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Introduction

Origins

The City

Collegeville (1887, 1895)
College Delta (1898, 1899)
Oakwood (1899)
Cedar Banks (1900)
College Grove (1903)
Fairview (1904, 1905)
College Heights (1904)

Charter of 1907

Avondale (1913)
Bungalow Knolls (1916)
Chesterfield Hills (1916)
Ardson (1919)
Ridgeley Park (1921)
Strathmore (1925)
Glen Cairn (1926)
Bailey (1927)
Touraine (1927)

The Campus

Chronology

1855–1870
1871–1885
1886–1900
1901–1915
1916–1927

 

Interactive Map

Sites on the National and State Historic Registers

Complete list of
Significant Structures

Sources

Alonzo Proctor Tollhouse (1851) SR


Alonzo and Hannah Proctor, circa 1880. Photo Credit: Samuel W. Durant, History of Ingham and Eaton Counties, Michigan, p. 288; image online at MIGenWeb.

Alonzo Proctor settled in the area in 1847, purchasing 120 acres on the west side of Park Lake Road. The “Grand River Road” cut across the southwest corner of his land; in 1851 the Lansing–Howell Plank Road turned it into a toll road, and Proctor was commissioned to operate one of its seven tollgates. Tollhouse № 2 stood opposite the Proctor farm on the south side of the plank road, approximately at the southeast corner of Grand River and Dawn Avenues (near the venerable Paul Revere’s Tavern).[Beers, p. 51. Towar, p. 25]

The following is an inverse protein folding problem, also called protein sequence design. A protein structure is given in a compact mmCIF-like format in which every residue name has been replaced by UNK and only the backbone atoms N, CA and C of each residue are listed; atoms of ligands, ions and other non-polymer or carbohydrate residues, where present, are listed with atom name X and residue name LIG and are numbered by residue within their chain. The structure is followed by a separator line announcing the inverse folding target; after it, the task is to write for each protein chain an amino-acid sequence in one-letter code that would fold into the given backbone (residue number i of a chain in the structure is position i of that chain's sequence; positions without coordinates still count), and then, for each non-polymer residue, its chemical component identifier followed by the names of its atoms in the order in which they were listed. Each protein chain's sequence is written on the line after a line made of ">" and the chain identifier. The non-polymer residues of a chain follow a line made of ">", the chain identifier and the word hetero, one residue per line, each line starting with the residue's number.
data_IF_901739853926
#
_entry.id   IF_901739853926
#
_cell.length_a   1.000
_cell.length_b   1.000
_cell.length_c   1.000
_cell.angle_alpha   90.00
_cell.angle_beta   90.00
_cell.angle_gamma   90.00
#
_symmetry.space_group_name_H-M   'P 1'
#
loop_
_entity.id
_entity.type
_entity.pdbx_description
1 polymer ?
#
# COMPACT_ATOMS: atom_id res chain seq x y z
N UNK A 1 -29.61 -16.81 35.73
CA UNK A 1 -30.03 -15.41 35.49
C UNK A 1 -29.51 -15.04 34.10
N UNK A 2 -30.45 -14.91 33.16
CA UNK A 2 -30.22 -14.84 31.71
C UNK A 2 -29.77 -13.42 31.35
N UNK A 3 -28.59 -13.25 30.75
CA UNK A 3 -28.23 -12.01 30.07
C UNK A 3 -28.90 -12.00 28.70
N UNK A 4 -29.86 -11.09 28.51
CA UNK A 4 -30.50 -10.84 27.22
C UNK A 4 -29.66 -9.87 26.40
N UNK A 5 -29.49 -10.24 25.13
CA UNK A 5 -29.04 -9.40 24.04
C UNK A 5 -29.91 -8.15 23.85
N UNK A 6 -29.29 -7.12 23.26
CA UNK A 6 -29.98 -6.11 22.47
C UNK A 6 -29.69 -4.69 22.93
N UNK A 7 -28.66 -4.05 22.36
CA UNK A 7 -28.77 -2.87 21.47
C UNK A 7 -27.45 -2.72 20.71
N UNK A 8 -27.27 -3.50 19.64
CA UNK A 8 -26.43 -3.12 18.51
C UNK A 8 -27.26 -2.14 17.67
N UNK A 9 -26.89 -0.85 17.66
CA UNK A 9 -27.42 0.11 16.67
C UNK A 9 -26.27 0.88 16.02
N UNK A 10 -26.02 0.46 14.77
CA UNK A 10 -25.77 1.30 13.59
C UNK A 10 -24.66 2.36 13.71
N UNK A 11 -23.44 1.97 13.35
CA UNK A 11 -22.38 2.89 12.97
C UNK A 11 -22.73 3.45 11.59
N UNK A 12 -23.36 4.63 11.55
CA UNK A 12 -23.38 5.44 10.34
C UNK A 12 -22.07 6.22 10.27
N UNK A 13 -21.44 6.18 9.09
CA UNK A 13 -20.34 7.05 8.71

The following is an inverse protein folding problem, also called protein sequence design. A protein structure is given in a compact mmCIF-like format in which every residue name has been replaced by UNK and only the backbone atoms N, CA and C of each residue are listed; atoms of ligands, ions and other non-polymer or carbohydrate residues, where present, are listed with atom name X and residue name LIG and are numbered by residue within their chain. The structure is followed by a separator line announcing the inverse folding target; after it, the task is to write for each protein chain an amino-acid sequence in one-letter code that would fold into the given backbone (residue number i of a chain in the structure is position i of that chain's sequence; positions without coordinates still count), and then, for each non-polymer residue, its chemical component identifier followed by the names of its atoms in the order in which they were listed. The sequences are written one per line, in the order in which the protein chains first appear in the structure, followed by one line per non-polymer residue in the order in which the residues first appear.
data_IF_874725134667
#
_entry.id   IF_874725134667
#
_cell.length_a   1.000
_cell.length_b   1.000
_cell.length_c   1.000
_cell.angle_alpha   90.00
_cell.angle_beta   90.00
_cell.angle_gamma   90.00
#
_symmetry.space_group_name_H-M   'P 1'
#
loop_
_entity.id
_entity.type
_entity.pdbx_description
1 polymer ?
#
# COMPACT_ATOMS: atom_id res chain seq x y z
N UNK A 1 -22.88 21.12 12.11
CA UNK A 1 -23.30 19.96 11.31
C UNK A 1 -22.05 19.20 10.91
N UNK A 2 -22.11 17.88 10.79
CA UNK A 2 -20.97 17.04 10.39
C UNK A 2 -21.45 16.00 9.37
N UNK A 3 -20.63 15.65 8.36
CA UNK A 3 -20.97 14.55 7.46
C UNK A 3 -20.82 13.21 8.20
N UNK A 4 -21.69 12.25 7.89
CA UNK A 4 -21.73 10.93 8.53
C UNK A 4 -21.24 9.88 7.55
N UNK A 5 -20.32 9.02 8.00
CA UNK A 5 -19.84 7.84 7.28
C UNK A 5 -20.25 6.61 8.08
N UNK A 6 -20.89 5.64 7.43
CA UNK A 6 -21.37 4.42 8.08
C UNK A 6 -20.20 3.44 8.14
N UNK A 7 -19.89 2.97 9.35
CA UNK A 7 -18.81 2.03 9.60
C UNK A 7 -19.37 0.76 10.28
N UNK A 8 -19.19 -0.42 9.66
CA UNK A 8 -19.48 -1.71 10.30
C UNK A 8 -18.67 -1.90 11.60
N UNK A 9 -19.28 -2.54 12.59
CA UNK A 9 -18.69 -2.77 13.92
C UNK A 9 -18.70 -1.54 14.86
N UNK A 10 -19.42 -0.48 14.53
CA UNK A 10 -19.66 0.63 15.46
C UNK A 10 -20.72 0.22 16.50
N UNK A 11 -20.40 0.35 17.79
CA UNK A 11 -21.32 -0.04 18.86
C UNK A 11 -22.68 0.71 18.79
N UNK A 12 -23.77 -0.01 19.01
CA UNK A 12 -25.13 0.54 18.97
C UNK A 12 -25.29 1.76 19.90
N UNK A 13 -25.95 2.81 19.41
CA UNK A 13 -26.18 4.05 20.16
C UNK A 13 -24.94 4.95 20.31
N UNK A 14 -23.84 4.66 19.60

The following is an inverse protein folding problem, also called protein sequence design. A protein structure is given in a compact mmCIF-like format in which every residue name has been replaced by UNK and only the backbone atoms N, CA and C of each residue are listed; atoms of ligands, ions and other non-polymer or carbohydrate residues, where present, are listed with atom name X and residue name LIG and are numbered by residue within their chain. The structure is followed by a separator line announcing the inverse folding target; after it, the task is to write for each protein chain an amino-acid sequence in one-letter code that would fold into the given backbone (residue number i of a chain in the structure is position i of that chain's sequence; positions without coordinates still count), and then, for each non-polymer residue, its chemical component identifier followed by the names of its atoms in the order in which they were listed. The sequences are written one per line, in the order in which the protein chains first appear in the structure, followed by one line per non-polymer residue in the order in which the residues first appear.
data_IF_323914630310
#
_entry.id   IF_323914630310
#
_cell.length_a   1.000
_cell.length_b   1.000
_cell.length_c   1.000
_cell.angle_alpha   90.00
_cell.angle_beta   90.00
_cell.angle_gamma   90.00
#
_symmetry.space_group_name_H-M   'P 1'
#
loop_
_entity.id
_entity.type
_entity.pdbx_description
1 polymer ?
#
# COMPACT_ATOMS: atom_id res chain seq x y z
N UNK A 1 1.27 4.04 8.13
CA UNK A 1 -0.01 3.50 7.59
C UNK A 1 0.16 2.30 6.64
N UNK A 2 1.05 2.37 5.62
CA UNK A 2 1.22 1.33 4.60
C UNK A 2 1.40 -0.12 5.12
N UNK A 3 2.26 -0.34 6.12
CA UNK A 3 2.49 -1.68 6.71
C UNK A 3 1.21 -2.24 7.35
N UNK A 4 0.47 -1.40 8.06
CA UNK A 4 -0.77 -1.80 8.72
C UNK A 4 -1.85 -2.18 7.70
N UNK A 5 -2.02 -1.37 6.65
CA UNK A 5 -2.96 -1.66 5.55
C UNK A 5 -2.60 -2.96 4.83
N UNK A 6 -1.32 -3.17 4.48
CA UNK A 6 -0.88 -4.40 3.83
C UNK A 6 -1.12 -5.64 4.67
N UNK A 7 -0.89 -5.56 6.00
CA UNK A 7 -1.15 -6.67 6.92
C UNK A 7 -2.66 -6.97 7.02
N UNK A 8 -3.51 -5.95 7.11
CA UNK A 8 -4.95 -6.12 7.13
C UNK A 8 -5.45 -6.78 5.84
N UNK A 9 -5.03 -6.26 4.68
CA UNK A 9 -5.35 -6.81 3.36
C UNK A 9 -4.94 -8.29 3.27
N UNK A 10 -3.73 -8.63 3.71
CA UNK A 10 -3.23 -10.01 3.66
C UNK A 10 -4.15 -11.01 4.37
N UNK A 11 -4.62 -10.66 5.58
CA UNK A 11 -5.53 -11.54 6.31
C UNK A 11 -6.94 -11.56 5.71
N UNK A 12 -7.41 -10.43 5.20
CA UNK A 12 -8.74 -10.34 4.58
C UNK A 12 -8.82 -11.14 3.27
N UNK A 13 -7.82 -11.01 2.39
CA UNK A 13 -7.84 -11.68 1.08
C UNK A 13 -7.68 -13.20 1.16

In 1907 the tollhouse was moved from its original location to 564 N. Hagadorn Road (on the east side of the street between Snyder and Melrose), where it was used as a residence for decades.


Tollhouse at its location on Hagadorn Road, around the time of its listing on the State Register in 1973. Photo Credit: Friends of Historic Meridian. Reprinted in Miller, p. 12.

As the sole remaining plank road tollhouse in Michigan, the building was listed on the State Register of Historic Places on March 14, 1973, and moved soon afterward to the Meridian Historical Village in Central Park, Okemos. It has been restored to its original appearance and placed in an interpretive setting complete with a gate and a placard of toll rates. The Proctor family gravesite stands in Riverside Cemetery, less than half a mile east of the original tollhouse site, with a commanding view of Grand River Avenue and the old plank road.


Alonzo Proctor Tollhouse, December 2004. Photo Credit: Kevin S. Forsyth.

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